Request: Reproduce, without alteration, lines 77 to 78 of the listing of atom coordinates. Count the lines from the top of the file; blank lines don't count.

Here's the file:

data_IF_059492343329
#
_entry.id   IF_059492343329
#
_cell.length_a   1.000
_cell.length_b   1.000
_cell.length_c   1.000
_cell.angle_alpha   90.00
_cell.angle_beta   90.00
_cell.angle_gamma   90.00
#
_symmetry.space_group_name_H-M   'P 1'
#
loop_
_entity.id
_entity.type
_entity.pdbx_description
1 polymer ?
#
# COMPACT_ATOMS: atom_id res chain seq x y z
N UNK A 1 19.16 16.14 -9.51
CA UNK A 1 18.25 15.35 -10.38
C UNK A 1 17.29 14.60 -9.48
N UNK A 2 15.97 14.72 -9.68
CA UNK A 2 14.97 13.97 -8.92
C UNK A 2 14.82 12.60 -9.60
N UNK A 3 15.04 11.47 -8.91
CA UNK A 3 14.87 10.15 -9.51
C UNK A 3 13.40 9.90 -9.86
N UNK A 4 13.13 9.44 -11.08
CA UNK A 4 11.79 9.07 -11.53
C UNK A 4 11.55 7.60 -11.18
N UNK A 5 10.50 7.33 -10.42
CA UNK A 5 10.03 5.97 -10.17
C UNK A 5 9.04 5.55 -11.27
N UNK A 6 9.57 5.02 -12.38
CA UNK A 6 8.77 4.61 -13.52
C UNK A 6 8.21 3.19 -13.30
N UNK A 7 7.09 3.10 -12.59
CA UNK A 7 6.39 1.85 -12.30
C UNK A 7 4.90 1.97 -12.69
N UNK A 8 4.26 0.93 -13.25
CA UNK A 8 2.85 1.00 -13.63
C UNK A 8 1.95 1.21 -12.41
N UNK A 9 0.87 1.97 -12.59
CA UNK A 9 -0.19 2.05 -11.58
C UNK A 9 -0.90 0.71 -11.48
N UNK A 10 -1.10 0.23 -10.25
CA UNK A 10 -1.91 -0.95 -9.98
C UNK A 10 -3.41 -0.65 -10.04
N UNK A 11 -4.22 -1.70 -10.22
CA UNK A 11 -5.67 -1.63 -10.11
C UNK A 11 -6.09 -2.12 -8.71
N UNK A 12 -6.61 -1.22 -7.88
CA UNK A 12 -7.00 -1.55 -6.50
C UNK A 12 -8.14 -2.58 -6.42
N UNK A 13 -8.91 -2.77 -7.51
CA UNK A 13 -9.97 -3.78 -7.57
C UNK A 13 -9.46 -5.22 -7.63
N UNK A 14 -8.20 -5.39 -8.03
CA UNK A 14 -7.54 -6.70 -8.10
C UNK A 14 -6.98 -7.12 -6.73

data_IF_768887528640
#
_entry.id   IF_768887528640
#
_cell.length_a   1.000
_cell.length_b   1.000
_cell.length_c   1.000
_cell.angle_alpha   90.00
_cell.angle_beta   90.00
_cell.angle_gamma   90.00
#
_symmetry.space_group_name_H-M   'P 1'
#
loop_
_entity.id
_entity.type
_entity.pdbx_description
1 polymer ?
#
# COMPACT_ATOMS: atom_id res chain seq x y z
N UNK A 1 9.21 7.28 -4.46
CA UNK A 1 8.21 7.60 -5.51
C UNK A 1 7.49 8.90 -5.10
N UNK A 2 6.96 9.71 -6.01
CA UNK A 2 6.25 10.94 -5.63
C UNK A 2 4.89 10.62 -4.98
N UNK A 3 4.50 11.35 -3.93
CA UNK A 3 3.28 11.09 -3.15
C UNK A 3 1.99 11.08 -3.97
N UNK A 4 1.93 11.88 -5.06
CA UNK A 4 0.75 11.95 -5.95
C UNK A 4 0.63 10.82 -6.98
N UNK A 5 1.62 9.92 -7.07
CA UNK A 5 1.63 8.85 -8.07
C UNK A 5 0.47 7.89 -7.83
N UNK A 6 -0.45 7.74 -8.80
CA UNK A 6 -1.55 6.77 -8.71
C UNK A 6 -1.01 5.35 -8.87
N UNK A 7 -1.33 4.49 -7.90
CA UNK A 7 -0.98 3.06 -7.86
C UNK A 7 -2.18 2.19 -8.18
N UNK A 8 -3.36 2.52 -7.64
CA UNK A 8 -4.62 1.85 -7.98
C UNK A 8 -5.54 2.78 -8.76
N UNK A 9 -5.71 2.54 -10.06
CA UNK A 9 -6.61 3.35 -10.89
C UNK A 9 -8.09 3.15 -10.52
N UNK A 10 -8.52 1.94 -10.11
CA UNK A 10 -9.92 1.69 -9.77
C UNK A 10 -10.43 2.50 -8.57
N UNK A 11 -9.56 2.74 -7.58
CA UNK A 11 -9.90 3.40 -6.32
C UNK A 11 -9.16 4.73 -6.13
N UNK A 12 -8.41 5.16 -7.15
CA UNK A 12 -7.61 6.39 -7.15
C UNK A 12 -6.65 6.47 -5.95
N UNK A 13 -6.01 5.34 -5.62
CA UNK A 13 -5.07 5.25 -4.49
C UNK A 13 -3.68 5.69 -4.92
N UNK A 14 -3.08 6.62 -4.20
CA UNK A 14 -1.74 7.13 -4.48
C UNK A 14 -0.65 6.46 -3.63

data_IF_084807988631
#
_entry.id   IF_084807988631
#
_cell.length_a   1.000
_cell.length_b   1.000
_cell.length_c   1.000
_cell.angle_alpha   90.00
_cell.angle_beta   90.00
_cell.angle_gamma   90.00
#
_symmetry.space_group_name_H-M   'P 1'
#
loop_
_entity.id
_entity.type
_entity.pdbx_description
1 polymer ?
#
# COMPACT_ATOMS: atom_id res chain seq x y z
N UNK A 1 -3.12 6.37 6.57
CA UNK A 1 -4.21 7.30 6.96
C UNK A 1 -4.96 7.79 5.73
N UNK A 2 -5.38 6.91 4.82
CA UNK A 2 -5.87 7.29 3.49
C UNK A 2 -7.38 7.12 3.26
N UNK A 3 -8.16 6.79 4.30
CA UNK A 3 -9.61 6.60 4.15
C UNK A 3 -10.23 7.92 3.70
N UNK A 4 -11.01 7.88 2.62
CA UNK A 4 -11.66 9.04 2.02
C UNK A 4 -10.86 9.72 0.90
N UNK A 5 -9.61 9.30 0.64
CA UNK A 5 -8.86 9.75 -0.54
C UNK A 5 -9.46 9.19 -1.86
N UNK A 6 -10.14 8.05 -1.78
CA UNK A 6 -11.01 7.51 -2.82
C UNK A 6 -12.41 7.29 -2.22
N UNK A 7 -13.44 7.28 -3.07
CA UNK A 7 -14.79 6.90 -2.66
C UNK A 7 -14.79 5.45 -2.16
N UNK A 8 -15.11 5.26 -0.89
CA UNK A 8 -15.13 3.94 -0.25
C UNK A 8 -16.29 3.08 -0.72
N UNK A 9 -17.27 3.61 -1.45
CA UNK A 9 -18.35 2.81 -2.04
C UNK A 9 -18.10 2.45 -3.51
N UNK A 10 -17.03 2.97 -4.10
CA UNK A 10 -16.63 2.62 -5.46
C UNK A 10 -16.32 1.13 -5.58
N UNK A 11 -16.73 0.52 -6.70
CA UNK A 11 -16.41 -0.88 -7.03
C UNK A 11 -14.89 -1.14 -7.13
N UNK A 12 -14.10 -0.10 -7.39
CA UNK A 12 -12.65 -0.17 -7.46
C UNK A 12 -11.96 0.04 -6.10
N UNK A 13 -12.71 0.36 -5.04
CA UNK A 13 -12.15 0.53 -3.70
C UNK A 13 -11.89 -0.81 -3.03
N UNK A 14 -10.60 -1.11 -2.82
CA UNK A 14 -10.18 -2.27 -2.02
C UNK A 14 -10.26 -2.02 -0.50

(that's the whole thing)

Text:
_entity.id
_entity.type